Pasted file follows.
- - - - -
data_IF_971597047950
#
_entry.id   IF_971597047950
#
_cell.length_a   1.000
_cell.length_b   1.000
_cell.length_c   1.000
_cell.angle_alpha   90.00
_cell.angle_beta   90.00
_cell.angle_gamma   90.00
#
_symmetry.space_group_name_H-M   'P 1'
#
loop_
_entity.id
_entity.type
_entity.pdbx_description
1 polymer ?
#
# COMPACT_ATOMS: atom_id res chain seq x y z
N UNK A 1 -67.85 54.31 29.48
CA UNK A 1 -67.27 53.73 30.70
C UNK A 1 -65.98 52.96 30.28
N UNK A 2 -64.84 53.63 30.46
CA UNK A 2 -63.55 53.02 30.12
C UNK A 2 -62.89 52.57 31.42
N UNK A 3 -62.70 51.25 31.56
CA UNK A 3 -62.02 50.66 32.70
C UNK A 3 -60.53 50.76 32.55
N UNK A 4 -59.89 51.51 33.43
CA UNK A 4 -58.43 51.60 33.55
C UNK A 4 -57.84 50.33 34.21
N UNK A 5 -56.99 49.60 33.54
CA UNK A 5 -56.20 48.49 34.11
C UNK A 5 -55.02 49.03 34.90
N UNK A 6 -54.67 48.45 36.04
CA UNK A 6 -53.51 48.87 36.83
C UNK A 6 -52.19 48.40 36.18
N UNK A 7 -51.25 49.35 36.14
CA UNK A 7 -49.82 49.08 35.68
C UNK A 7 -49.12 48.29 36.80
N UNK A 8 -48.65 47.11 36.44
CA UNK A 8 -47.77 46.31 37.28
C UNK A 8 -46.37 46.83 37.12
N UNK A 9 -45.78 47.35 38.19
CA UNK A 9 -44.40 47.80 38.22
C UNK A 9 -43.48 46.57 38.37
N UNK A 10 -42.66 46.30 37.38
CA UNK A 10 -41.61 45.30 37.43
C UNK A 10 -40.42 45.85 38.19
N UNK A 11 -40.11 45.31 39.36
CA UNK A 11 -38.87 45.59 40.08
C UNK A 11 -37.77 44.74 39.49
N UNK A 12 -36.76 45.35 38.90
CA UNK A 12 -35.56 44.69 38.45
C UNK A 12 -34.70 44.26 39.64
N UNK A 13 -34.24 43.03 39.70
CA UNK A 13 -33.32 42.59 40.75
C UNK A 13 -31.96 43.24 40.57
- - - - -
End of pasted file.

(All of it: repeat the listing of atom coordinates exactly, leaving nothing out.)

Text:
data_IF_971597047950
#
_entry.id   IF_971597047950
#
_cell.length_a   1.000
_cell.length_b   1.000
_cell.length_c   1.000
_cell.angle_alpha   90.00
_cell.angle_beta   90.00
_cell.angle_gamma   90.00
#
_symmetry.space_group_name_H-M   'P 1'
#
loop_
_entity.id
_entity.type
_entity.pdbx_description
1 polymer ?
#
# COMPACT_ATOMS: atom_id res chain seq x y z
N UNK A 1 -67.85 54.31 29.48
CA UNK A 1 -67.27 53.73 30.70
C UNK A 1 -65.98 52.96 30.28
N UNK A 2 -64.84 53.63 30.46
CA UNK A 2 -63.55 53.02 30.12
C UNK A 2 -62.89 52.57 31.42
N UNK A 3 -62.70 51.25 31.56
CA UNK A 3 -62.02 50.66 32.70
C UNK A 3 -60.53 50.76 32.55
N UNK A 4 -59.89 51.51 33.43
CA UNK A 4 -58.43 51.60 33.55
C UNK A 4 -57.84 50.33 34.21
N UNK A 5 -56.99 49.60 33.54
CA UNK A 5 -56.20 48.49 34.11
C UNK A 5 -55.02 49.03 34.90
N UNK A 6 -54.67 48.45 36.04
CA UNK A 6 -53.51 48.87 36.83
C UNK A 6 -52.19 48.40 36.18
N UNK A 7 -51.25 49.35 36.14
CA UNK A 7 -49.82 49.08 35.68
C UNK A 7 -49.12 48.29 36.80
N UNK A 8 -48.65 47.11 36.44
CA UNK A 8 -47.77 46.31 37.28
C UNK A 8 -46.37 46.83 37.12
N UNK A 9 -45.78 47.35 38.19
CA UNK A 9 -44.40 47.80 38.22
C UNK A 9 -43.48 46.57 38.37
N UNK A 10 -42.66 46.30 37.38
CA UNK A 10 -41.61 45.30 37.43
C UNK A 10 -40.42 45.85 38.19
N UNK A 11 -40.11 45.31 39.36
CA UNK A 11 -38.87 45.59 40.08
C UNK A 11 -37.77 44.74 39.49
N UNK A 12 -36.76 45.35 38.90
CA UNK A 12 -35.56 44.69 38.45
C UNK A 12 -34.70 44.26 39.64
N UNK A 13 -34.24 43.03 39.70
CA UNK A 13 -33.32 42.59 40.75
C UNK A 13 -31.96 43.24 40.57